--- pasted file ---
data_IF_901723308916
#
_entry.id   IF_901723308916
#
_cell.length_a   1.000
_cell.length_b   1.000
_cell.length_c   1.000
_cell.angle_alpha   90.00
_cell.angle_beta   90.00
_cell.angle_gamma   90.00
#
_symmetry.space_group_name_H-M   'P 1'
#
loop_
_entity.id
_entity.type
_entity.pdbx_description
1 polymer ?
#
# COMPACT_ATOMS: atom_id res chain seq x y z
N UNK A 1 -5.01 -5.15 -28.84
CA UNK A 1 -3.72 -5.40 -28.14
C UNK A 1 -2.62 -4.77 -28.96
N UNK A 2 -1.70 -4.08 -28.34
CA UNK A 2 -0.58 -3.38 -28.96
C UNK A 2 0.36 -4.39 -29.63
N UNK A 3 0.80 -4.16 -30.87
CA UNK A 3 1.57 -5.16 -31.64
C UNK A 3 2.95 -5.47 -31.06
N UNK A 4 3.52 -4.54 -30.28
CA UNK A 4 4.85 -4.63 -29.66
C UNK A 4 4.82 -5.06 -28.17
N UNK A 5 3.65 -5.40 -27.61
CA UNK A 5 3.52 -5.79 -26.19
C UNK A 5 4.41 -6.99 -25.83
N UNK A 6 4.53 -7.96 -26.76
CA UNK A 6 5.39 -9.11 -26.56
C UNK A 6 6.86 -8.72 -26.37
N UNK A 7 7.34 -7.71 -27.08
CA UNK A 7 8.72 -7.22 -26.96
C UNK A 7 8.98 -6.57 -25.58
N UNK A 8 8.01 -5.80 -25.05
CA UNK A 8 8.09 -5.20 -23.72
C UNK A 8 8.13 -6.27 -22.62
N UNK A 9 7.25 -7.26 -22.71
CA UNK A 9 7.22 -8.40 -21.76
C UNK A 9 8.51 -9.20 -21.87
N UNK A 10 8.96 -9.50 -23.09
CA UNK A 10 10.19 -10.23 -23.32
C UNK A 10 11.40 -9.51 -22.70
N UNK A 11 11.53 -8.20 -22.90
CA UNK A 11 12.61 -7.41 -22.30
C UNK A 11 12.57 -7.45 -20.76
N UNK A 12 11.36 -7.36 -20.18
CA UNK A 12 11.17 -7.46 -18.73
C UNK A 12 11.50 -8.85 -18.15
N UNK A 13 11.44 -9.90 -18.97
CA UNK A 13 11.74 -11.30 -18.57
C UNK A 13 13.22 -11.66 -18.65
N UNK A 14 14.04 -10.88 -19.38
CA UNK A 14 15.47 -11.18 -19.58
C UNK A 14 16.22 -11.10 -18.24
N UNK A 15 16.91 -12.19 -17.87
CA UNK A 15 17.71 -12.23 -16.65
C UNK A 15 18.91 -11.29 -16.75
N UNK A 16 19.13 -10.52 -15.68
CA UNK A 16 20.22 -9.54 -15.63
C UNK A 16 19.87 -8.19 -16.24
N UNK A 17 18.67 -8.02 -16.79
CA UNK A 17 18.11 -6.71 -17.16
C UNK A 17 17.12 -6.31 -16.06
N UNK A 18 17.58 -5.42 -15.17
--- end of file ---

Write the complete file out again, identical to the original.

data_IF_901723308916
#
_entry.id   IF_901723308916
#
_cell.length_a   1.000
_cell.length_b   1.000
_cell.length_c   1.000
_cell.angle_alpha   90.00
_cell.angle_beta   90.00
_cell.angle_gamma   90.00
#
_symmetry.space_group_name_H-M   'P 1'
#
loop_
_entity.id
_entity.type
_entity.pdbx_description
1 polymer ?
#
# COMPACT_ATOMS: atom_id res chain seq x y z
N UNK A 1 -5.01 -5.15 -28.84
CA UNK A 1 -3.72 -5.40 -28.14
C UNK A 1 -2.62 -4.77 -28.96
N UNK A 2 -1.70 -4.08 -28.34
CA UNK A 2 -0.58 -3.38 -28.96
C UNK A 2 0.36 -4.39 -29.63
N UNK A 3 0.80 -4.16 -30.87
CA UNK A 3 1.57 -5.16 -31.64
C UNK A 3 2.95 -5.47 -31.06
N UNK A 4 3.52 -4.54 -30.28
CA UNK A 4 4.85 -4.63 -29.66
C UNK A 4 4.82 -5.06 -28.17
N UNK A 5 3.65 -5.40 -27.61
CA UNK A 5 3.52 -5.79 -26.19
C UNK A 5 4.41 -6.99 -25.83
N UNK A 6 4.53 -7.96 -26.76
CA UNK A 6 5.39 -9.11 -26.56
C UNK A 6 6.86 -8.72 -26.37
N UNK A 7 7.34 -7.71 -27.08
CA UNK A 7 8.72 -7.22 -26.96
C UNK A 7 8.98 -6.57 -25.58
N UNK A 8 8.01 -5.80 -25.05
CA UNK A 8 8.09 -5.20 -23.72
C UNK A 8 8.13 -6.27 -22.62
N UNK A 9 7.25 -7.26 -22.71
CA UNK A 9 7.22 -8.40 -21.76
C UNK A 9 8.51 -9.20 -21.87
N UNK A 10 8.96 -9.50 -23.09
CA UNK A 10 10.19 -10.23 -23.32
C UNK A 10 11.40 -9.51 -22.70
N UNK A 11 11.53 -8.20 -22.90
CA UNK A 11 12.61 -7.41 -22.30
C UNK A 11 12.57 -7.45 -20.76
N UNK A 12 11.36 -7.36 -20.18
CA UNK A 12 11.17 -7.46 -18.73
C UNK A 12 11.50 -8.85 -18.15
N UNK A 13 11.44 -9.90 -18.97
CA UNK A 13 11.74 -11.30 -18.57
C UNK A 13 13.22 -11.66 -18.65
N UNK A 14 14.04 -10.88 -19.38
CA UNK A 14 15.47 -11.18 -19.58
C UNK A 14 16.22 -11.10 -18.24
N UNK A 15 16.91 -12.19 -17.87
CA UNK A 15 17.71 -12.23 -16.65
C UNK A 15 18.91 -11.29 -16.75
N UNK A 16 19.13 -10.52 -15.68
CA UNK A 16 20.22 -9.54 -15.63
C UNK A 16 19.87 -8.19 -16.24
N UNK A 17 18.67 -8.02 -16.79
CA UNK A 17 18.11 -6.71 -17.16
C UNK A 17 17.12 -6.31 -16.06
N UNK A 18 17.58 -5.42 -15.17